Friday, November 16, 2007
We are concerned about a proposal that seeks approval to open legal brothels in Vancouver in time for the Olympic Games of 2010.
We are concerned that Mayor Sam Sullivan believes that this would reduce violence against women enslaved in these brothels.
Prostitution is an inherently violent activity against women. Legal brothels will open the door to more human trafficking, as witnessed in places such as Germany, The Netherlands, Australia and Las Vegas.
More human trafficking means more exploitation, enslavement and abuse of women.
Prostitution is not sex between two consenting adults. Research shows that most of these women are duped or coerced into this most heinous human rights abuse.
If you agree with the above, please copy it, sign and email to Mayor Sam Sullivan of Vancouver on December 5, 2007.
Please follow your email with a hard copy to the Mayor’s office:
Mayor Sam Sullivan,
Vancouver City Hall
53 West 12th Avenue
Vancouver, B.C. V5Y 1V4
They will be sending the Mayor a package of information on human trafficking on December 5th. It would be good if he also received a flood of messages and letters "helping" him to see the error of his ways, since he seems to have some problem doing so on his own.
A standard letter mailed within Canada is $0.52. A first-class letter mailed from the United States (less than 1 ounce) is $0.69.
A few minutes and less than $1 in postage seems hardly much to ask of those fortunate enough not be sharing the fate of the enslaved.
Thursday, November 15, 2007
If you go the site, which is called Sexual Terrorism, you will notice, I guess, why the authorities wouldn't be crazy about that kind of buzz being created in their affluent little corner of the world.
So, please go there and comment. Help make it the most talked about site in the blogosphere.
Wednesday, November 07, 2007
I just got a comment on an old post from back in December of last year. The anonymous commenter apparently considered my opinion uninformed .. but rather than providing more information he/she chose to try and intimidate me into silence.
I find that kind of anonymous commenting troubling ... for all I know it could be someone I know. I have no idea who it is, although the commenter certainly knows who I am. That is playing dirty, I think.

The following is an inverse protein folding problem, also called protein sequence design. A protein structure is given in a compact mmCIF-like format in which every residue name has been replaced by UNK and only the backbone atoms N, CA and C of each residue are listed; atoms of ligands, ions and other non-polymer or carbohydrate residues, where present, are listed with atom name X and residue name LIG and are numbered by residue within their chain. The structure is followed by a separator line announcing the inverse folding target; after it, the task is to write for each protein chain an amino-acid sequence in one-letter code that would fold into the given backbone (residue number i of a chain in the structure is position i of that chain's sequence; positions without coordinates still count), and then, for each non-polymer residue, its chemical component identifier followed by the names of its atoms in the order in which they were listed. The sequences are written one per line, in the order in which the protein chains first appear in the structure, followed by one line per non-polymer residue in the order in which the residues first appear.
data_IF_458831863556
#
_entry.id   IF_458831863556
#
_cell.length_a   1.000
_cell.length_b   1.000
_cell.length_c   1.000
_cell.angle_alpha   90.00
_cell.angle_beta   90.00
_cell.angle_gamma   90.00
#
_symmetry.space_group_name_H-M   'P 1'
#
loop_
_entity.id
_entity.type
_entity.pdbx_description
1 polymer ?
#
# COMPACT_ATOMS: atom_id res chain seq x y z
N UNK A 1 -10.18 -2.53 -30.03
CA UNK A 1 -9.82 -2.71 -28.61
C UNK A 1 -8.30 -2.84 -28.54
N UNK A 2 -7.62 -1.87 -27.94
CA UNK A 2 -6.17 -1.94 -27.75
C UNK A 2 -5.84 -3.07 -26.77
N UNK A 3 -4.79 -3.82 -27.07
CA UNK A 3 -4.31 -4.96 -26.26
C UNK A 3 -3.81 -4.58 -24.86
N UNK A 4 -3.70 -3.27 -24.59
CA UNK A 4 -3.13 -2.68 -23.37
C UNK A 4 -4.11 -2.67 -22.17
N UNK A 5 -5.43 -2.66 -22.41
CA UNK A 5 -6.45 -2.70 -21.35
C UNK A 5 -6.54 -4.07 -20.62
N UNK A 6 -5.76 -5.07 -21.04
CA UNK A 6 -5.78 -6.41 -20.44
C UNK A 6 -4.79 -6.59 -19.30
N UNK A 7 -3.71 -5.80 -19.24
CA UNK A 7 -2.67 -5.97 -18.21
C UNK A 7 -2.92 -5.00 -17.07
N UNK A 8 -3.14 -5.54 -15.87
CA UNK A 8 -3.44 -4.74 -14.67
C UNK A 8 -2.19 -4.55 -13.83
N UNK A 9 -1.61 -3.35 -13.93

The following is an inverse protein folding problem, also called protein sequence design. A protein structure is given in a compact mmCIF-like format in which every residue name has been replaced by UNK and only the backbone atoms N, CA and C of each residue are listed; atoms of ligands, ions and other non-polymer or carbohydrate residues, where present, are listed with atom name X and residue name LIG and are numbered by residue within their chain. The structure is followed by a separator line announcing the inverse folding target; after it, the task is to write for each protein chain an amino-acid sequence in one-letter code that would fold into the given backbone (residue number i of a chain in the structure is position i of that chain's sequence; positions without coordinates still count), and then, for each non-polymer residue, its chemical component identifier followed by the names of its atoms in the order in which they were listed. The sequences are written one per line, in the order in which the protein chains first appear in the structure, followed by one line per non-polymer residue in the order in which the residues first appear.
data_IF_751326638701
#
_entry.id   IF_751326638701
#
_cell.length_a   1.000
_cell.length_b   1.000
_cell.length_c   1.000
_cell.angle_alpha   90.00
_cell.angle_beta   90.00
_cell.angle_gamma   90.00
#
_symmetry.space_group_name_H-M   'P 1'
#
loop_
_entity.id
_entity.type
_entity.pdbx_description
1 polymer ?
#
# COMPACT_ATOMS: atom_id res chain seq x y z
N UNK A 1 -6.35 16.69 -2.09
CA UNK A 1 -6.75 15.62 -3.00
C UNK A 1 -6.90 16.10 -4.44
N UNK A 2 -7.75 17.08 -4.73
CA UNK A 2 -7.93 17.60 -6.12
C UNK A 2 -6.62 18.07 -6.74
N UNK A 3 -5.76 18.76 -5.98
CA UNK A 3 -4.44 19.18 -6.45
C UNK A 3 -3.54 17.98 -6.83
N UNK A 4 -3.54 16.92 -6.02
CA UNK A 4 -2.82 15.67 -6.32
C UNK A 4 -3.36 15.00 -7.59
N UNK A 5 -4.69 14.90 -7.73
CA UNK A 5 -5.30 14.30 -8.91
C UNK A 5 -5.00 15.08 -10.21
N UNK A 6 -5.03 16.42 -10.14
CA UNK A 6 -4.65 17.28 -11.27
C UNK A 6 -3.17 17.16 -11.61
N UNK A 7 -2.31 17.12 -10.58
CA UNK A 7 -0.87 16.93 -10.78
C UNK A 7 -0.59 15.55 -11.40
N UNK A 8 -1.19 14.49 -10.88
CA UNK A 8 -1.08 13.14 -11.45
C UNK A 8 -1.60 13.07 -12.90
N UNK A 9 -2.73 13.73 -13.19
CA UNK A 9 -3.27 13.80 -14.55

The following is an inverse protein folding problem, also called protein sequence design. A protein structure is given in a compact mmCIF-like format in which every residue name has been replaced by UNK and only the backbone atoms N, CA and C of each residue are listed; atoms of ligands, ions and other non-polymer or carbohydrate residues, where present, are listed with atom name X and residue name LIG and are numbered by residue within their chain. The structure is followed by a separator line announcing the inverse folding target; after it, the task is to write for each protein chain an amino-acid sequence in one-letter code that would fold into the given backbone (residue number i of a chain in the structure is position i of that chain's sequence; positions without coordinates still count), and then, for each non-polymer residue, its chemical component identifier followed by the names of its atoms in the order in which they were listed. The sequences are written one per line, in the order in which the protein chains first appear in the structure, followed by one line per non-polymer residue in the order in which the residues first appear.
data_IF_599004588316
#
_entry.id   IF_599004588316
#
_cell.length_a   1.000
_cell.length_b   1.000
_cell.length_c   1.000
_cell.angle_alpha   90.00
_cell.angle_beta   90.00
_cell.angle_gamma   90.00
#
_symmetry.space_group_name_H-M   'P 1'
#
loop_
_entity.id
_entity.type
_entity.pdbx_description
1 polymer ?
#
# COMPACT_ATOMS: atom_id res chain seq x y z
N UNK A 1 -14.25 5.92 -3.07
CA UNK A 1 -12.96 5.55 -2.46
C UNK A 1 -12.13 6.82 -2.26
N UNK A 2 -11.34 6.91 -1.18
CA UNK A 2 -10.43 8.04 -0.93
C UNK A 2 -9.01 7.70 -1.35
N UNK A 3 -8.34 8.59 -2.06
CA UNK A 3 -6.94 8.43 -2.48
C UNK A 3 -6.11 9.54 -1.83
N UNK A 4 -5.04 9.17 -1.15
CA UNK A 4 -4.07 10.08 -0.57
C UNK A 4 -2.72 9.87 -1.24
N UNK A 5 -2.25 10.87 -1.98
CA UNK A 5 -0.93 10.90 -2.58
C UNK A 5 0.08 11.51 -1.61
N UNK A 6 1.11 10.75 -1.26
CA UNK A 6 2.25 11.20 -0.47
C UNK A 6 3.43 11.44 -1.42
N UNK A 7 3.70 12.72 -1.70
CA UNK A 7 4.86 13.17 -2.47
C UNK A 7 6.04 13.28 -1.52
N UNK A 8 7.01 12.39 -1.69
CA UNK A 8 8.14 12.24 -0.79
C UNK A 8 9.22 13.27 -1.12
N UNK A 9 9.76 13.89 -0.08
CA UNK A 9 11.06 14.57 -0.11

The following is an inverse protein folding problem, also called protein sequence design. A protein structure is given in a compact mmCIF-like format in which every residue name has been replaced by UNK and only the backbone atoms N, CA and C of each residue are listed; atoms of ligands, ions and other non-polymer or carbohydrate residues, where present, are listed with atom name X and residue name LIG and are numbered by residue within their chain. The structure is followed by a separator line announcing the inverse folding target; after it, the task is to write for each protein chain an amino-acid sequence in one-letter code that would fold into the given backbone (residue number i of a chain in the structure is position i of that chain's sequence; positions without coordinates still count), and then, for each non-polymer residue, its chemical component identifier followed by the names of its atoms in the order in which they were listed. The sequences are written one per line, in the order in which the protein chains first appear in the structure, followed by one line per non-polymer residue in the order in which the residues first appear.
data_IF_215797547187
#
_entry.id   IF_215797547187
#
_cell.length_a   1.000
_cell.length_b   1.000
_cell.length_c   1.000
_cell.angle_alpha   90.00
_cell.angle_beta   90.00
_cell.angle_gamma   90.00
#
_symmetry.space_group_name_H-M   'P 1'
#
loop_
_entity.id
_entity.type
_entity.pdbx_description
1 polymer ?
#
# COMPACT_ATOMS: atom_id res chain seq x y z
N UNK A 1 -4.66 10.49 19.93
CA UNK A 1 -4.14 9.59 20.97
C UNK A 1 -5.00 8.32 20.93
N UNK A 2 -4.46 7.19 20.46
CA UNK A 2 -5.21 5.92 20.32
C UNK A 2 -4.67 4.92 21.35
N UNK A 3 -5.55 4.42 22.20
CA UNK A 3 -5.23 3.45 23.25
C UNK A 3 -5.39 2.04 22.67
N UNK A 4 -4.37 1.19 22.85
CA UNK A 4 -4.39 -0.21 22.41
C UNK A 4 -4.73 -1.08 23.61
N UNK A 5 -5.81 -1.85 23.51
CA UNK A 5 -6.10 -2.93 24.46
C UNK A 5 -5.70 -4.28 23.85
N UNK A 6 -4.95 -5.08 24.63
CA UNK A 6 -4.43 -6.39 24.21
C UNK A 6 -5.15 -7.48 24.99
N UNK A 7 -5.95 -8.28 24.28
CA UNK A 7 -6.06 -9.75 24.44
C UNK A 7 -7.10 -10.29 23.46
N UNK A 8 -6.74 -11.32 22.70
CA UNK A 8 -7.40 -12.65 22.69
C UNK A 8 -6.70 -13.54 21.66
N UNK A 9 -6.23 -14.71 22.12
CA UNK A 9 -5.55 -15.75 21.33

I've always allowed anonymous comments on this blog. The idea is to allow people who are shy or even afraid of retribution to still be part of the public discourse and have their opinions and voices heard.
However, this rather unfriendly and vaguely threatening anonymous comment did set me back a bit and made me wonder if perhaps I should change my policy.
But I won't. That may well have been the intention. And I will not allow myself or anyone else to be silenced by someone who doesn't have the courage or decency to identify him/herself when challenging an assumption in public.
A point I made in my response to Mr. or Ms. Anonymous.
Tuesday, November 06, 2007
It would be ideal if the names of these otherwise "respectable" consumers were made public. Surely the self-absorbed, irresponsible consumers of kiddie porn should be made to endure the unpleasant consequences of their reprehensible behaviour. Seems only fair, given what the (sex) objects of their "affection" have had to endure.
Read this and weep:
Scot arrested in child porn probe
... More than 90 people in eight countries have so far been arrested in connection with a website selling tailor-made videos of abuse. ... a 59-year-old man has been charged. ... the Italian-based website had 2,500 customers in 19 countries. ...
The images were mainly made in the [sic] Ukraine, Belgium and the Netherlands and most of the victims were Ukrainian. ... The investigation began in July 2006, when police in Australia found a video on the internet showing an adult abusing two young girls.
The girls were identified by police in Belgium and the offender, their father, was arrested.
He in turn led investigators to the producer of the video, an Italian man who operated in Belgium and the Netherlands but also owned a studio in Ukraine.
... the customers came from many different countries and all walks of life.
"They are from all layers of society. We have identified schoolteachers, swimming instructors, lawyers, IT specialists"...